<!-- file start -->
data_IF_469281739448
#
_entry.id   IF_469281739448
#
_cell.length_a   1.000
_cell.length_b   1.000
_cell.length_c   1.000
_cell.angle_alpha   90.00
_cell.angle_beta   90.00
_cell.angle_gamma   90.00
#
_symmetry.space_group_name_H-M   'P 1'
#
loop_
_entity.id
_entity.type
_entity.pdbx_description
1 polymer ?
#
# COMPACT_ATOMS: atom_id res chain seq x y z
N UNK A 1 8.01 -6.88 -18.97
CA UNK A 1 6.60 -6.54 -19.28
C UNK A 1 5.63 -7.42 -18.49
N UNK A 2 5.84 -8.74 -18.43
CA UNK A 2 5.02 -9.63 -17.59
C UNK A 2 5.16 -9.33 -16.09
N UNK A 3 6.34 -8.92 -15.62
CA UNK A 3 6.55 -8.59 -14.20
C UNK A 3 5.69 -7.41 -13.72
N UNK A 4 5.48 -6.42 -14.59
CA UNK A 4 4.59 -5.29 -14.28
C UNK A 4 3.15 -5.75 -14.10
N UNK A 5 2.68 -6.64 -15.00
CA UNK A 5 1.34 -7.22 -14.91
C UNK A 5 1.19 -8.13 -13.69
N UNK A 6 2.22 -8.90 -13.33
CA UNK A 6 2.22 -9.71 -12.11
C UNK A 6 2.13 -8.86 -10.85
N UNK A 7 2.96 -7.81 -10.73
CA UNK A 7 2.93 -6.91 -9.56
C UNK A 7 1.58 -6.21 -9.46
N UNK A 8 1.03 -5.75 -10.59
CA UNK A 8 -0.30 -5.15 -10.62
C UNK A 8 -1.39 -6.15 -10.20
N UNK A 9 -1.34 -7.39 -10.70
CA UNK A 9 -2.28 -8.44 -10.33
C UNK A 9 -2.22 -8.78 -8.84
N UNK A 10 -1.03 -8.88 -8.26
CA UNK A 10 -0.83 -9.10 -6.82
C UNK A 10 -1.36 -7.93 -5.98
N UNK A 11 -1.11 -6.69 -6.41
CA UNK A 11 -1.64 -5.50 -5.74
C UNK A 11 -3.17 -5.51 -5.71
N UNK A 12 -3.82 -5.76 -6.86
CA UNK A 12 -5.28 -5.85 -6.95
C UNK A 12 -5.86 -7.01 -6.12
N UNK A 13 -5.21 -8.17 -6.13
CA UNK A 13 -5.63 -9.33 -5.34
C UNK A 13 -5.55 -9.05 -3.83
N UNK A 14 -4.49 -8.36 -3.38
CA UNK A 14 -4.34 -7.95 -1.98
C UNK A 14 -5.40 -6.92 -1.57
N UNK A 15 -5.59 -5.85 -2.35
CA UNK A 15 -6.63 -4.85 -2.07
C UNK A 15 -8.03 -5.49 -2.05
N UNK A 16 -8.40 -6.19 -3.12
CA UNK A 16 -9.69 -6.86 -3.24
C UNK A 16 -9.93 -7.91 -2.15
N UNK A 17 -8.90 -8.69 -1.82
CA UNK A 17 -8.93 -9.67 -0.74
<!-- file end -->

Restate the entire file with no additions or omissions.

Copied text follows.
data_IF_469281739448
#
_entry.id   IF_469281739448
#
_cell.length_a   1.000
_cell.length_b   1.000
_cell.length_c   1.000
_cell.angle_alpha   90.00
_cell.angle_beta   90.00
_cell.angle_gamma   90.00
#
_symmetry.space_group_name_H-M   'P 1'
#
loop_
_entity.id
_entity.type
_entity.pdbx_description
1 polymer ?
#
# COMPACT_ATOMS: atom_id res chain seq x y z
N UNK A 1 8.01 -6.88 -18.97
CA UNK A 1 6.60 -6.54 -19.28
C UNK A 1 5.63 -7.42 -18.49
N UNK A 2 5.84 -8.74 -18.43
CA UNK A 2 5.02 -9.63 -17.59
C UNK A 2 5.16 -9.33 -16.09
N UNK A 3 6.34 -8.92 -15.62
CA UNK A 3 6.55 -8.59 -14.20
C UNK A 3 5.69 -7.41 -13.72
N UNK A 4 5.48 -6.42 -14.59
CA UNK A 4 4.59 -5.29 -14.28
C UNK A 4 3.15 -5.75 -14.10
N UNK A 5 2.68 -6.64 -15.00
CA UNK A 5 1.34 -7.22 -14.91
C UNK A 5 1.19 -8.13 -13.69
N UNK A 6 2.22 -8.90 -13.33
CA UNK A 6 2.22 -9.71 -12.11
C UNK A 6 2.13 -8.86 -10.85
N UNK A 7 2.96 -7.81 -10.73
CA UNK A 7 2.93 -6.91 -9.56
C UNK A 7 1.58 -6.21 -9.46
N UNK A 8 1.03 -5.75 -10.59
CA UNK A 8 -0.30 -5.15 -10.62
C UNK A 8 -1.39 -6.15 -10.20
N UNK A 9 -1.34 -7.39 -10.70
CA UNK A 9 -2.28 -8.44 -10.33
C UNK A 9 -2.22 -8.78 -8.84
N UNK A 10 -1.03 -8.88 -8.26
CA UNK A 10 -0.83 -9.10 -6.82
C UNK A 10 -1.36 -7.93 -5.98
N UNK A 11 -1.11 -6.69 -6.41
CA UNK A 11 -1.64 -5.50 -5.74
C UNK A 11 -3.17 -5.51 -5.71
N UNK A 12 -3.82 -5.76 -6.86
CA UNK A 12 -5.28 -5.85 -6.95
C UNK A 12 -5.86 -7.01 -6.12
N UNK A 13 -5.21 -8.17 -6.13
CA UNK A 13 -5.63 -9.33 -5.34
C UNK A 13 -5.55 -9.05 -3.83
N UNK A 14 -4.49 -8.36 -3.38
CA UNK A 14 -4.34 -7.95 -1.98
C UNK A 14 -5.40 -6.92 -1.57
N UNK A 15 -5.59 -5.85 -2.35
CA UNK A 15 -6.63 -4.85 -2.07
C UNK A 15 -8.03 -5.49 -2.05
N UNK A 16 -8.40 -6.19 -3.12
CA UNK A 16 -9.69 -6.86 -3.24
C UNK A 16 -9.93 -7.91 -2.15
N UNK A 17 -8.90 -8.69 -1.82
CA UNK A 17 -8.93 -9.67 -0.74